Most people do NOT need to appear before a judge in order to complete their bankruptcy in Rhode Island. But they do need to attend a Section 341 Meeting of Creditors, which is run by a bankruptcy trustee (not a judge) who has been appointed to administer their case. Typically, the trustee will ask for ID (so remember to bring your drivers license and social security card). Then the trustee will spend several minutes asking you questions about what you own, your debts, income, etc.
If you’ve retained a good attorney, however, you won’t be alone. I attend this meeting with every one of my clients, and it’s rare for there to be any issues. In fact, most creditors don’t even bother coming. This Meeting of Creditors is held on weekday afternoons at the Federal Center, 380 Westminster Street, 6th Floor, in downtown Providence, and usually lasts for only a few minutes.
People who are considering filing bankruptcy with me often ask what to bring for our first meeting. (If you’re interested in scheduling a free initial consultation to see if bankruptcy is a good option for you, call my office at 401.738.3030 today.) The purpose of this first meeting is to ensure that we’re both comfortable that going forward with a bankruptcy filing makes sense in your specific situation. So it’s generally helpful if you can bring in your recent bills, collection notices, and any lawsuit-related papers, as well as any other documents that you’d like me to take a look at. At the end of the meeting, I can give you a checklist so you’ll know exactly what information my office will need from you in order to get your case prepared and filed.
A Rhode Island bankruptcy filing can be used to get rid of many types of debt. Filing under Chapter 7 may allow many types of debts to be wiped out completely:
credit card debt
electric, gas, water, and other utility bills
medical, dental, and vision bills
personal and unsecured bank loans
automobile loan obligations remaining on a repossessed vehicle
mortgage loan obligations remaining on a foreclosed home
Any child support obligations, recent taxes, and student loans are generally not eligible for discharge. But in some cases, even student loans can be eliminated in a bankruptcy if it can be shown that these debts create an unreasonable hardship for you.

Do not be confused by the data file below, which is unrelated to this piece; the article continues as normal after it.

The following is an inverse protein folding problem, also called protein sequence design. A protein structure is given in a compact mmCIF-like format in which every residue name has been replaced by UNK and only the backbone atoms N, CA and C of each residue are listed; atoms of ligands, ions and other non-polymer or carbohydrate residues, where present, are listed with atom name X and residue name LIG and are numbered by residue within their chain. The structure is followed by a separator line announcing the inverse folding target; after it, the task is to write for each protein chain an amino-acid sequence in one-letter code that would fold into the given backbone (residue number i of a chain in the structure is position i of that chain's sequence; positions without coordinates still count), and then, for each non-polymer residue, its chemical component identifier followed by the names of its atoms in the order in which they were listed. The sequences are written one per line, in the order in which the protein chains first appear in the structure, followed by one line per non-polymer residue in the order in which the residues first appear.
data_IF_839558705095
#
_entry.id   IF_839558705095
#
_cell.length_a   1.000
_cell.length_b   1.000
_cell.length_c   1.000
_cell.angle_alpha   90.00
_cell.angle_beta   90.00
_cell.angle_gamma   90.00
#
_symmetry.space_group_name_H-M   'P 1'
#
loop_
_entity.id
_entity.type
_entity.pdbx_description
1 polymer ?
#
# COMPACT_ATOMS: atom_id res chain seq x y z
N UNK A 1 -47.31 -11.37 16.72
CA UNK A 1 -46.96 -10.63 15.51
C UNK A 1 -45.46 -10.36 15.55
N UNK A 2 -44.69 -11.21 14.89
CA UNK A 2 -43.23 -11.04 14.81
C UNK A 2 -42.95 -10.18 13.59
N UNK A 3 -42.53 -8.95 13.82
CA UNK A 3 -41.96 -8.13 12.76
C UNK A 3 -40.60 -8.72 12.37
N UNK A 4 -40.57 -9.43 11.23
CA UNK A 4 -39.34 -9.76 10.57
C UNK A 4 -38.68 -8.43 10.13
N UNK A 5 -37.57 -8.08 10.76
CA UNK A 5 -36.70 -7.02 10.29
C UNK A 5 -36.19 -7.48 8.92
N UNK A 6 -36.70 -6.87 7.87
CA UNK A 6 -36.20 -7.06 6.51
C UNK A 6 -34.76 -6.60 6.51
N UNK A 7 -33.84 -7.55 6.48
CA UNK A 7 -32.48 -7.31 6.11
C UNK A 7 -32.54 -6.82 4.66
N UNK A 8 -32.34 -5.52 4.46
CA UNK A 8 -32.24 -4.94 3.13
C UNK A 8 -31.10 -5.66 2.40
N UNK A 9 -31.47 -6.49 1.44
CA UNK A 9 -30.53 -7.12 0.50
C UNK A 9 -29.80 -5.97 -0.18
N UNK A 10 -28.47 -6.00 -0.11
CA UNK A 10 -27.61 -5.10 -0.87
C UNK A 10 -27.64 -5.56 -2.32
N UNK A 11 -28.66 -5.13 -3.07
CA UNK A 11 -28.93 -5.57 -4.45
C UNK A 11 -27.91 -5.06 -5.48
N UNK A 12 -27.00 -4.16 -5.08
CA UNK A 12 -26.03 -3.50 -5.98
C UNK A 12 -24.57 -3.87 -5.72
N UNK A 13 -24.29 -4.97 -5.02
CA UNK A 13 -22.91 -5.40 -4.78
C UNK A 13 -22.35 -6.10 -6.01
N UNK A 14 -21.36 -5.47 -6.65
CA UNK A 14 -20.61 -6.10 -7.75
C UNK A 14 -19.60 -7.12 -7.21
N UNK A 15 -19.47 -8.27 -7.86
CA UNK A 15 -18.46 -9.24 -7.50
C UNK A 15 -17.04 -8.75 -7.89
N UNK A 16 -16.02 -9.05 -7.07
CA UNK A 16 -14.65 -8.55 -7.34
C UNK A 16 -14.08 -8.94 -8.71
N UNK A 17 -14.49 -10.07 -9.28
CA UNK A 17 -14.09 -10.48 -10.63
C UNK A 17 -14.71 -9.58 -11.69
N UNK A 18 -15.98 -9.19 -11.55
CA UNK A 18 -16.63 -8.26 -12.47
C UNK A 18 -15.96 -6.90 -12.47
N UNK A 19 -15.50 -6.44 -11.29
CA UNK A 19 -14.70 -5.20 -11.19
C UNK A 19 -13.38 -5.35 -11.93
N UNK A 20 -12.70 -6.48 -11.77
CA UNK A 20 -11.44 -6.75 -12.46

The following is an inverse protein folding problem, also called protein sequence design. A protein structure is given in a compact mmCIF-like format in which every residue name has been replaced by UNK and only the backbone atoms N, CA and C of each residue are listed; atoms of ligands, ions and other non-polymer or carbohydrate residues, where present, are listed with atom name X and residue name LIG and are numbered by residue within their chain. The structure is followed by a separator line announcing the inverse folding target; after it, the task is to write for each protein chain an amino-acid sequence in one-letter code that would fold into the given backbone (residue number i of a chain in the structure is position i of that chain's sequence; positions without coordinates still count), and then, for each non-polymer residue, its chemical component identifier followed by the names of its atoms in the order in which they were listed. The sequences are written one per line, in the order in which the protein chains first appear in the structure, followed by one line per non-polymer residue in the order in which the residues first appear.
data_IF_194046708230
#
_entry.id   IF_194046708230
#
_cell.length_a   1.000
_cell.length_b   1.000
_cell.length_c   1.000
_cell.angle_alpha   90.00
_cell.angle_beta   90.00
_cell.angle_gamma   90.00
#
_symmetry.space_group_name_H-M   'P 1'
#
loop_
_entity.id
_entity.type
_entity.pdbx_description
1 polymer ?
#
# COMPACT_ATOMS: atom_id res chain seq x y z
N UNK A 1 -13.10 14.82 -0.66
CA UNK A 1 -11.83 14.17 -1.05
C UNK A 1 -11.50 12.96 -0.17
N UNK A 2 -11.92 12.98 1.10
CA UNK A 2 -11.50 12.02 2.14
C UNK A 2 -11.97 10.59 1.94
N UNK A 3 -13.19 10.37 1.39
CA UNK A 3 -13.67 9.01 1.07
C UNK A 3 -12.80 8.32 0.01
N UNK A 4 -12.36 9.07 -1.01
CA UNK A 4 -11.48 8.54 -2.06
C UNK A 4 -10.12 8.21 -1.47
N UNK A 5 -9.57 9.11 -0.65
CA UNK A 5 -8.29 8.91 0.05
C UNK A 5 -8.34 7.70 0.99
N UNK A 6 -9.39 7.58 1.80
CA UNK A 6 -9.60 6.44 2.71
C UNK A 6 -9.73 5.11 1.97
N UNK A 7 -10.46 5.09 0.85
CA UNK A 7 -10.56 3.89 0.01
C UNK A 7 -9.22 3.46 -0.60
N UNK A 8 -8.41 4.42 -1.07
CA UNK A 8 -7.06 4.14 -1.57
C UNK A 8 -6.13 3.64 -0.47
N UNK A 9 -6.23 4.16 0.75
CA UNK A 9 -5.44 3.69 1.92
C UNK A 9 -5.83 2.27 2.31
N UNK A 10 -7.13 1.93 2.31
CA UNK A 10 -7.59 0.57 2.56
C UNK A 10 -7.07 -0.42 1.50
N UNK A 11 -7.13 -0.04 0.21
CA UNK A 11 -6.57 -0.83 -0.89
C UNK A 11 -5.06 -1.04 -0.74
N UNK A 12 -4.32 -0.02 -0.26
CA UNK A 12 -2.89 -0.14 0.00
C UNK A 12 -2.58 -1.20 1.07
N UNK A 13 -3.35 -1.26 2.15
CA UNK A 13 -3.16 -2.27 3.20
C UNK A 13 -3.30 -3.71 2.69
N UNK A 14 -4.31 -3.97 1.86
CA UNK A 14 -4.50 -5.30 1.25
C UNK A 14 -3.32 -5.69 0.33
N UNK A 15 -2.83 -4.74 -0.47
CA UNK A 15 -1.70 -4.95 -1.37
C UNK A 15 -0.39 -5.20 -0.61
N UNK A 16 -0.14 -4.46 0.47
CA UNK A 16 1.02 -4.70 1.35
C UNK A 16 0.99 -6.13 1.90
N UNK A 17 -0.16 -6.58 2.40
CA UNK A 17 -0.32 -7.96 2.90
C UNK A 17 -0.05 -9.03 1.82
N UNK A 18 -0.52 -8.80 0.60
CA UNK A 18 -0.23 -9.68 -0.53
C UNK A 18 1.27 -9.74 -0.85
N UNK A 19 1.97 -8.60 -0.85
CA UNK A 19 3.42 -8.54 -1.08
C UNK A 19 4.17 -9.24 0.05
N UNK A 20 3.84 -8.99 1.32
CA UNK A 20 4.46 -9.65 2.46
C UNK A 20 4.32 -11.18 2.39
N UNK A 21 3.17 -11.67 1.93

According to a recent study, the typical Rhode Island house lost 25% of its value last year. For many homeowners, the only alternative to losing a home to foreclosure may be to modify their mortgage. Fortunately, current bankruptcy laws allow for many Rhode Island homeowners to dramatically reduce their monthly mortgage payments.
If your house is valued at less than you own on your first mortgage, you may be able to eliminate most of yoursecond mortgage with a bankruptcy (for owners of rental properties or investment real estate, it’s even better: you can often use a RI bankruptcy filing to modify both the first and second mortgage). This can be done by filing for a Chapter 13 bankruptcy: you eliminate your second mortgage obligation and instead make a series of monthly payments for a limited period of time (between 36 and 60 months, depending on your income).
Given the magnitude of most second mortgages, this approach can result in significant savings. For example, if you have a $40,000 second mortgage, you could potentially eliminate all but $7,200 of your debt in a Chapter 13 bankruptcy.
Many people think they won’t be able to sign up for new credit cards after filing bankruptcy. While all bets are off given the current credit crisis, in recent years the answer to the above question has typically been yes — it was fairly common to hear of clients receiving offers to sign up for credit cards soon after filing.
Why does this happen? It’s because credit card companies know that you won’t be able to file bankruptcy for a number of years, which makes you a relatively good credit risk.